In addition, a commercial organisation carrying on a business in the UK can be liable for the conduct of a person who is neither a UK national or resident in the UK or a body incorporated or formed in the UK. In this case it does not matter whether the acts or omissions which form part of the offence take place in the UK or elsewhere.
In 2011, the Philippines ranked 129 out of 183 countries in (CPI), a slight improvement over the previous year (134). The Philippines has a history of corruption, and practically all governments throughout the country’s history have had to struggle with the problem. Corruption in the Philippines is characterised by a combination of societal factors, institutional factors and an incentives system that contributes to corruption.
Positive developments in relation to corruption and investment:
The Aquino government has formulated a national action plan on transparency and good governance that includes measures at both the national and local levels. The Philippines is also a party to the Open Government Partnership which was launched at the UNGA in September 2011.
The government has shown commitment to e-governance as an attempt to increase transparency and to stamp out much of the corruption caused by face-to-face interactions with public officials. In March 2012 the Senate approved the Data Privacy Act, which is based on APEC principles. High profile investigations on corrupt officials and tax evasion charges will help level the playing field.
The Philippines acceded to the Revised Kyoto Convention in May 2010. It is intended to streamline and improve the Bureau of Customs, which is considered to be one of the most corrupt state agencies.
One key objective of the new administration is the improvement of business environment in the Philippines, and this includes dealing with bureaucracy and corruption. British companies should ensure that they comply with obligations under both local and UK bribery legislation. Local partners need to be chosen carefully. These conditions do not differ substantially from other countries in the region and should not deter companies from taking advantage of opportunities in the Philippines. UKTI can provide advice and assistance to companies concerned about corruption.
There is a high threat of terrorism throughout the country. Terrorist groups continue to plan attacks and have the capacity and the intent to carry out these attacks at anytime and anywhere in the country. Attacks could be indiscriminate, including in places frequented by expatriates and foreign travellers. Such places could include, but are not limited to, airports, shopping malls, public transport, places of worship etc. In particular, there have been recent terrorist attacks in mainland Mindanao and the Sulu archipelago. Foreigners have also been kidnapped for ransom or publicity in the Philippines, particularly in the South. Businesses and individuals should follow the FCO travel advice.
Protective Security Advice
There is a high incidence of violent crime, including gun crime, in the Philippines. British Nationals have been recent victims, but there is no evidence that they are specifically targeted. Gun ownership, legal and illegal, is extremely widespread but foreign nationals are not permitted to carry firearms. Street “crime” and robberies, such as bag snatching or pick pocketing, are prevalent, even in well-lit and busy city areas and visitors should be wary of drugged drinks.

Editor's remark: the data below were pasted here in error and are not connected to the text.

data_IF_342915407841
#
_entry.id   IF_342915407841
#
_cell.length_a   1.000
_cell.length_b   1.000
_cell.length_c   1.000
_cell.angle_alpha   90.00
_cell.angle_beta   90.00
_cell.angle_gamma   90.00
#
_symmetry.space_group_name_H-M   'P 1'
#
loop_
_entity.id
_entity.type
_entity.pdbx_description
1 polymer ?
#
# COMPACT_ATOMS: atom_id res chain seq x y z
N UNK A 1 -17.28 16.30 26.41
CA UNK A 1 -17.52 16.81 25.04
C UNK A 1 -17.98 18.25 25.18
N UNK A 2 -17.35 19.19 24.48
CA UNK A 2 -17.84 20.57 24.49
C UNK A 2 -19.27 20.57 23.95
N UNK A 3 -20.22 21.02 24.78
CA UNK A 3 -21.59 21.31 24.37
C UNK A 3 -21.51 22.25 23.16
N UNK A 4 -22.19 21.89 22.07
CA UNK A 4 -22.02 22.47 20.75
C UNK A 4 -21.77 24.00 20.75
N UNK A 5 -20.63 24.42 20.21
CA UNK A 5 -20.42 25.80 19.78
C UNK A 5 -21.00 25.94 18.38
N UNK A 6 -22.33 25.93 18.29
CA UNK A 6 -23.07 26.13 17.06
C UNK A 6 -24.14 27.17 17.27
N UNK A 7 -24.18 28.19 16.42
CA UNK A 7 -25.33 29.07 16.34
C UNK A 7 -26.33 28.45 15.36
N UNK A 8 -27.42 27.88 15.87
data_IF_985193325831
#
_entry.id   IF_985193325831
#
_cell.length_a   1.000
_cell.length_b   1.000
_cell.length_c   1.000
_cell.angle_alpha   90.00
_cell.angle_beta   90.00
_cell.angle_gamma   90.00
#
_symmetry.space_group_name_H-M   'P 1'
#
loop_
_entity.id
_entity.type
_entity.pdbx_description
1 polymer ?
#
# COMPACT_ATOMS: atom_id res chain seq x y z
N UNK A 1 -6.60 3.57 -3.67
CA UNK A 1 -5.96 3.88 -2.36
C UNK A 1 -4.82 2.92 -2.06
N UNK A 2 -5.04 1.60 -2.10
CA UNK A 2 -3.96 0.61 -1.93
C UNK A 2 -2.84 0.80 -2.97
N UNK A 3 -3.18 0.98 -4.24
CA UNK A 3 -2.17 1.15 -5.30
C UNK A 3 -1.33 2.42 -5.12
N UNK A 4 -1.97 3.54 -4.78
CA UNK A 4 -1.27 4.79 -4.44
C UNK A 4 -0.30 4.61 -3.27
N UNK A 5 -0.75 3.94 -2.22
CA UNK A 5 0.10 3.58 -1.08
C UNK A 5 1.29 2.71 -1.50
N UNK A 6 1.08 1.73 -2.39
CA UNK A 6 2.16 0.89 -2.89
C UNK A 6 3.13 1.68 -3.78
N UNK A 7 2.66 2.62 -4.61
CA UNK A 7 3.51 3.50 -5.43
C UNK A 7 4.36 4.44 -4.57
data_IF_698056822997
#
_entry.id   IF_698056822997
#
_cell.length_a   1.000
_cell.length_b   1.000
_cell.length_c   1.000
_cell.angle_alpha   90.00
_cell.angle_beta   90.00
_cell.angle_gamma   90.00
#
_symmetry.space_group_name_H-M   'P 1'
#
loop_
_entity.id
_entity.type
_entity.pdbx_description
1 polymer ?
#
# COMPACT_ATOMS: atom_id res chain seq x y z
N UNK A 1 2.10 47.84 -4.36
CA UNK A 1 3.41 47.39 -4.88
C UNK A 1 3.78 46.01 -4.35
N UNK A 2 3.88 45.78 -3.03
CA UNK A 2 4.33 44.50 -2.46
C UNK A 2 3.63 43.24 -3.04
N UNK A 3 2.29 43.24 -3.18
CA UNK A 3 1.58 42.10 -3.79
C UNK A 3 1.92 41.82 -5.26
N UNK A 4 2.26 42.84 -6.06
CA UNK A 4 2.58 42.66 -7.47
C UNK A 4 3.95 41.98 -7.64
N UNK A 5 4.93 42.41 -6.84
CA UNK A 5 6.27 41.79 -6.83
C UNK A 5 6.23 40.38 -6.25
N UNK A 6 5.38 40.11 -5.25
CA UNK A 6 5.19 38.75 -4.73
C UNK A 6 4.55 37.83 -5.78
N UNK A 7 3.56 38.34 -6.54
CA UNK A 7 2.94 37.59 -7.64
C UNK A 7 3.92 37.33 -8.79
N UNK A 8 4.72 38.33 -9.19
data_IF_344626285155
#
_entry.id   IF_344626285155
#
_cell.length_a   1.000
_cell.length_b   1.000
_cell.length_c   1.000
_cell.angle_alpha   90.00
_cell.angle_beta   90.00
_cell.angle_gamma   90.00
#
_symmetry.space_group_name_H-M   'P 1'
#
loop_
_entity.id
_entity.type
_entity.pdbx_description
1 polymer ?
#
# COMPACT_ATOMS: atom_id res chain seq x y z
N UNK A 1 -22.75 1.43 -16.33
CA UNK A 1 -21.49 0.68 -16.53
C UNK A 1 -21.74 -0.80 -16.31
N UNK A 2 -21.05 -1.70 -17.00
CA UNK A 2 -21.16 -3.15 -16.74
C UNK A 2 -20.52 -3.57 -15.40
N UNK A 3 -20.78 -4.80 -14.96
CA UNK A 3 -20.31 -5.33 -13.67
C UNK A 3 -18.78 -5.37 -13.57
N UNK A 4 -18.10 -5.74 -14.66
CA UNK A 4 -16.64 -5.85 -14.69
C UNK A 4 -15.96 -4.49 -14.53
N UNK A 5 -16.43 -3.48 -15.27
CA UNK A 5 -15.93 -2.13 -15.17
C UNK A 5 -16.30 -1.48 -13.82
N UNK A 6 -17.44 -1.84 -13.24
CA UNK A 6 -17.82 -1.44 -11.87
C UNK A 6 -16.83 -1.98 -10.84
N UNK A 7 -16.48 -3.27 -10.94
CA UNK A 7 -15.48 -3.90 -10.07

Public transport is also subject to distraction theft and armed robberies from time to time. Although assumed to be wealthy, foreigners are not normally singled out as targets. The majority of crimes against foreigners involve petty thefts and robberies and are not usually violent. British visitors to the Philippines should not feel particularly exposed, provided common sense precautions are taken, particularly when travelling with large amounts of currency, jewellery or other high value items such as PCs, laptops, mobile phones and other electronics etc. Visitors should also be aware that strict limits on bringing in or taking out currencies are in place.
The Philippines is a member of the World Intellectual Property Organisation (WIPO) and the World Trade Organisation (WTO) and is a party to the Berne Convention, an international agreement governing copyright. Good IPR protection laws exist but concerns remain about the level of consistent, effective and sustained enforcement. Counterfeiting is large-scale and organised. Nothing is immune from abuse either in counterfeiting or pirating: computer games, business software, DVDs, clothing, high value consumer goods, pharmaceuticals, industrial products etc are all readily available in both legitimate and illegitimate outlets. In October 2011 the Supreme Court cleared guidelines for special commercial courts to hear both civil and criminal cases involving violation of rights under the Intellectual Property Code, with powers of search and seizure. The new rules, which came into effect in November 2011, form part of the government’s plan to strengthen IPR protection and enforcement.
Read the information provided on our Intellectual Property page.
Organised crime presents no direct threat to UK business in the Philippines. There have been a number of unexplained killings and enforced disappearances including of journalists, those linked to left-wing groups or suspected of criminal activity. Foreigners have not been targeted, although there are occasional murders of westerners as a result of domestic or business disputes. Kidnap for ransom is a serious danger in some parts of Mindanao: see . There is an increasing problem with methamphetamine production for the substantial domestic market, despite Police crackdowns. There is also a substantial amount of marijuana production in many remote rural areas, where Manila’s control is limited.